When I think of Sukiyaki, it conjures up two unrelated memories in my mind. One is a Japanese popular song called “Ue-o muite arukou” “上を向いて歩こう“; translated into English, as “Let me gaze up while I am walking (and holding back my tears)”. This was sung by Kyu Sakamoto 坂本九, who was later killed in a tragic commercial airplane crash in 1985. This is a melancholic song without any reference to food but, for some reason, was named “sukiyaki” when it was introduced to the U.S. The lyrics of the song and this English title have absolutely no relation to each other whatsoever except that both were from Japan–it is the equivalent to introducing “Moon River” as “Beef Stew“.) Despite this, it was reportedly #1 on the Billboard magazine hit chart in June 15 of 1963.
Sukiyaki also reminds me of the very first time my wife and I visited Kyoto together so many years ago. Although we had visited Japan frequently we usually headed straight to Hokkaido occasionally staying only a few days in Tokyo. So the Japan my wife knew consisted of only Tokyo, Sapporo and other parts of Hokkaido. For her, Kyoto was an eye-opening experience–until then she thought all of Japan was like Hokkaido and was surprised to see how different it was.
This dish, sukiyaki, was invented after the Meiji restoration (1868) when Japanese adapted to eating meat (beef) and also is one of the Japanese foods accepted and popularized in the U.S. long before sushi and sashimi became popular. Sukiyaki 鋤焼 (suki 鋤 means a type of Japanese spades and “yaki” 焼き means to grill or cook. But I am not sure that was how this dish was originally cooked.) has two distinct styles; Kansai 関西 (includes Kyoto) and Kanto 関東 (Tokyo) -styles. Mine must be a Hokkaido 北海道 style. Actually, when I was growing up, my mother used to make sukiyaki with thinly sliced pork rather than beef, which was (and maybe still is) common in Hokkaido.
Ingredients: Besides thinly sliced beef, the most common items include tofu (especially grilled tofu or 焼き豆腐), Konnyaku thread or shirataki (白滝) (boiled for few minutes in water and washed in cold running water to remove its distinctive (read:awful) smell, shiitake mushroom (I used shimeji here), onion (either regular, thinly sliced, or Japanese “negi” scallion cut in 1-2 inch long on a slant), some type of greens such as spinach (I used a mixture of spinach and arugula here, which were very briefly blanched). My wife likes the more traditional edible chrysanthemum or shungiku (春菊)*. As seen on the left in the image below, I arranged the ingredients on a large plate before starting.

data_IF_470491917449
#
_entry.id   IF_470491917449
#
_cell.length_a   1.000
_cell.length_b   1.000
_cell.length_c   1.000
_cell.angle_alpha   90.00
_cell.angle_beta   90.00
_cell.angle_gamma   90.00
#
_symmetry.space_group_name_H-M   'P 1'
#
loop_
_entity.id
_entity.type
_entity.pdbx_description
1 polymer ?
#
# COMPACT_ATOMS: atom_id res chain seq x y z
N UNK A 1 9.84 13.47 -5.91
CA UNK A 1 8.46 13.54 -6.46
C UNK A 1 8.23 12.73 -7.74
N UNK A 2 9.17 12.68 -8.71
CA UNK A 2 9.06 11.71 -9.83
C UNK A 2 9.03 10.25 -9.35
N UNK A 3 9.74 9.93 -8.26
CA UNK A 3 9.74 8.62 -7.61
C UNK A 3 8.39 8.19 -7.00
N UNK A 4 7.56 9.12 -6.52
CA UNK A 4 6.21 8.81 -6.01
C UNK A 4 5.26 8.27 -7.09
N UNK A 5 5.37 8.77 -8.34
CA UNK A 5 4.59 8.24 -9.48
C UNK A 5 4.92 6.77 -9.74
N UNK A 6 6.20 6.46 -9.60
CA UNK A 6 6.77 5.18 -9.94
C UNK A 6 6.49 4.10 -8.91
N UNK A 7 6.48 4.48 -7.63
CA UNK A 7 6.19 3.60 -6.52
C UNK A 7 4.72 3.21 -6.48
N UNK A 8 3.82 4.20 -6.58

Seasonings: You should have your seasonings handy while cooking sukiyaki; soy sauce, sugar, and sake. I do not use a premixed seasoning liquid or warishita 割り下. Just add these seasonings as you add more ingredients; sprinkle sugar, splash soy sauce and then sake. Since this is done by the man of the house, he does not measure anything (right, image above).
Cooking: We did not cook the sukiyaki at the table this time. I placed a sukiyaki pot on the stove on medium low heat. I first melted a bit of butter (or you could use a chunk of beef fat) and spread the beef over the butter. The proper and traditional way of serving sukiyaki, is to season the meat after it has browned with sake, sugar and soy sauce. Then all the diners taste a small portion of this first cooked meat, since this is the only time browned meat was available to taste. (The rest of the beef added later is just cooked in the seasoning liquid). I do not see much advantage in this custom and I cooked everything together as you see on the right in the picture above. The vegetable and tofu exude water but if the liquid is not enough or the seasoning is too strong you could add more sake or dashi. I put on the lid and cooked it for 5 minutes or until the onion was done.